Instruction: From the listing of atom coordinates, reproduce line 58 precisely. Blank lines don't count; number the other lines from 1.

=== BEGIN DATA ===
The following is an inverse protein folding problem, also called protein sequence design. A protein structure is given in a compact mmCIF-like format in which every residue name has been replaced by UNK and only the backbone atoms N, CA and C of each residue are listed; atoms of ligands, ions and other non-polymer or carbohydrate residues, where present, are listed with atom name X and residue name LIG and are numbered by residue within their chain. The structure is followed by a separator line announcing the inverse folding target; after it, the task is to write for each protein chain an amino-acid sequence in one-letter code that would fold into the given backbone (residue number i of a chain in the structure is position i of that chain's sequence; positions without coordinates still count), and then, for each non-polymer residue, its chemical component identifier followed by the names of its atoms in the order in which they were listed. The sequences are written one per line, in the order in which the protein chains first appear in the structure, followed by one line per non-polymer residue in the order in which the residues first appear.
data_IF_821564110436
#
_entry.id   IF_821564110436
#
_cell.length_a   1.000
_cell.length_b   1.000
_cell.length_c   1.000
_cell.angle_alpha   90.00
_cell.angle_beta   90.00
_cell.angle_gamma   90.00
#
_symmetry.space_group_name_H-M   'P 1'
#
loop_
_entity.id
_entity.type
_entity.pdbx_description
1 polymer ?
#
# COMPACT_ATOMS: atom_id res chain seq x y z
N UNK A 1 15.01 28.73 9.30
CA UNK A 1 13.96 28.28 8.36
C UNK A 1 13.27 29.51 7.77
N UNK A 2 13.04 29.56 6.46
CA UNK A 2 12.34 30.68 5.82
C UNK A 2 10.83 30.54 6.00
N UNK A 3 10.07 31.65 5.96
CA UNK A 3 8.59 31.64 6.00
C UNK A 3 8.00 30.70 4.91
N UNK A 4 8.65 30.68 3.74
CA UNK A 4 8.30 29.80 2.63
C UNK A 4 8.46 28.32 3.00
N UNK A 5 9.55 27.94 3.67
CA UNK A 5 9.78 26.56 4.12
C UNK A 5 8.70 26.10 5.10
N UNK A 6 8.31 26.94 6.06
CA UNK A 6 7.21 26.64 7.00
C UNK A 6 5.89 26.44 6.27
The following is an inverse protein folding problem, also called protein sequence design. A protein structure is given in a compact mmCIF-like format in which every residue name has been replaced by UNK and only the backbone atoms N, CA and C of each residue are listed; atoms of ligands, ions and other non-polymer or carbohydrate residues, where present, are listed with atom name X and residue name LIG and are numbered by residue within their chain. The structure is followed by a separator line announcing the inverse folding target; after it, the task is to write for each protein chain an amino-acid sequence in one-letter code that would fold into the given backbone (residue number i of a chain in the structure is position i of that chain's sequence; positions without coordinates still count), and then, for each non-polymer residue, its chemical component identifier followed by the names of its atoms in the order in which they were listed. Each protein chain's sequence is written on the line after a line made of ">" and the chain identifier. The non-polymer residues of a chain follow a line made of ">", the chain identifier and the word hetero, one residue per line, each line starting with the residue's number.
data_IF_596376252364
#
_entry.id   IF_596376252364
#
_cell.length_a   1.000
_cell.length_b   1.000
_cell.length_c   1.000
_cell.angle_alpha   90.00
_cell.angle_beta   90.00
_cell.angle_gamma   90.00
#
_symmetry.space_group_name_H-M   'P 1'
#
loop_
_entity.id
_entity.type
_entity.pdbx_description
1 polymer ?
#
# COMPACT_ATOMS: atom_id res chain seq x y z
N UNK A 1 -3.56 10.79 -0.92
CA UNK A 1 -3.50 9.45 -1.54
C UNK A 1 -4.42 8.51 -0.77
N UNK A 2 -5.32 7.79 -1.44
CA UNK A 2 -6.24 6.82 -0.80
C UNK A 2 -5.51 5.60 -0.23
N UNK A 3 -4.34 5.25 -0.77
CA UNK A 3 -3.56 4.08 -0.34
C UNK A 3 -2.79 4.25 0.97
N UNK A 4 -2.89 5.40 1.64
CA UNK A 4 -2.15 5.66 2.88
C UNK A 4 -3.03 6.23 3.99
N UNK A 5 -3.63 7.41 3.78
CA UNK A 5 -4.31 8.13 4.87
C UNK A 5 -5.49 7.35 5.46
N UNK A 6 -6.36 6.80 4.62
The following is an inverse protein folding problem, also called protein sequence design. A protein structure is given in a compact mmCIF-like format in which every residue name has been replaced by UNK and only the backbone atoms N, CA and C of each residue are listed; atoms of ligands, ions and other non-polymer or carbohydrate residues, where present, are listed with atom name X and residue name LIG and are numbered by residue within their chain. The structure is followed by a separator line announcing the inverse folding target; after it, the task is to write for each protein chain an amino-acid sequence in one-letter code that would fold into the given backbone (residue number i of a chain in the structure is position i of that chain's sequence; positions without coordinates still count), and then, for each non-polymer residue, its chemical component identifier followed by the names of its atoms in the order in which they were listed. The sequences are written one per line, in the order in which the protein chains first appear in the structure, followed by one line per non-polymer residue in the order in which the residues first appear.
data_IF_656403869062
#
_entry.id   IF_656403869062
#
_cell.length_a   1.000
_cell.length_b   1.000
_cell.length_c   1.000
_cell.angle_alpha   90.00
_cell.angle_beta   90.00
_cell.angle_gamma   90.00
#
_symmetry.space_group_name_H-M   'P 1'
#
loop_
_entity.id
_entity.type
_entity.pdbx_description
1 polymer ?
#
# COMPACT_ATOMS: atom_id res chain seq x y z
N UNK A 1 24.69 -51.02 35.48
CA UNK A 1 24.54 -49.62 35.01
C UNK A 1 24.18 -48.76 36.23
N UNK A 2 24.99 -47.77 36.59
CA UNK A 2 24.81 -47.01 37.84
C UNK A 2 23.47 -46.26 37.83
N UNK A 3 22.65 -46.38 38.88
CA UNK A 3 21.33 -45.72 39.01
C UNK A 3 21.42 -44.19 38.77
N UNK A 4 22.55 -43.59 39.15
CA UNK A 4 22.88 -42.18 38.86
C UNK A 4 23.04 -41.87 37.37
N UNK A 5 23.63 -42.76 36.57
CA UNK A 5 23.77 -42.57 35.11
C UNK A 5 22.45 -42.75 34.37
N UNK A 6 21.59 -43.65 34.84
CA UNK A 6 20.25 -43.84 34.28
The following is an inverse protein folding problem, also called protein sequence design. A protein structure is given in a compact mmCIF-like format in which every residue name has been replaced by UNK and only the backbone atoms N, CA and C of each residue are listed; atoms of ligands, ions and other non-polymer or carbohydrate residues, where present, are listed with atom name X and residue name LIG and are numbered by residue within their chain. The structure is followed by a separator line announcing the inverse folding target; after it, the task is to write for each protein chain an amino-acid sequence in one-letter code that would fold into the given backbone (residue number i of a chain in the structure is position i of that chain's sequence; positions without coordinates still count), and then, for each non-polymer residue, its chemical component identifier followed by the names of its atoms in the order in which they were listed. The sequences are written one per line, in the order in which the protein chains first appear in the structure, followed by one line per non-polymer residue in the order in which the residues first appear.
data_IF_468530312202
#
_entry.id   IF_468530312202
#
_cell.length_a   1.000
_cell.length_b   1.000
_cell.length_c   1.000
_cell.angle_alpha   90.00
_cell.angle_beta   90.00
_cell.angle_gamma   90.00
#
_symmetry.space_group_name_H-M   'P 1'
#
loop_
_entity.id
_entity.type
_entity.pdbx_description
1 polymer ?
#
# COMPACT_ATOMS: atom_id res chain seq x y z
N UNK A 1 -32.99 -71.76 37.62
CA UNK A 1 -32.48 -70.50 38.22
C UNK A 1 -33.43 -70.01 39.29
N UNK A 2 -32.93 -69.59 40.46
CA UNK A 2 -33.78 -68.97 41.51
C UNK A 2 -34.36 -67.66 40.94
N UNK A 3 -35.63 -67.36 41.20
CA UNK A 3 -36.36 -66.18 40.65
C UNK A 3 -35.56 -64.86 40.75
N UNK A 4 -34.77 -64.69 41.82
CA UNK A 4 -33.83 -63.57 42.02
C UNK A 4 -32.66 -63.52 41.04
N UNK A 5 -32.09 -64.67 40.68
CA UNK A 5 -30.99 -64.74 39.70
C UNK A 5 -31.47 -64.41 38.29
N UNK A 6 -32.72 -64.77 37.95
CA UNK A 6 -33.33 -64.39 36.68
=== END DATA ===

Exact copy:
1 polymer ?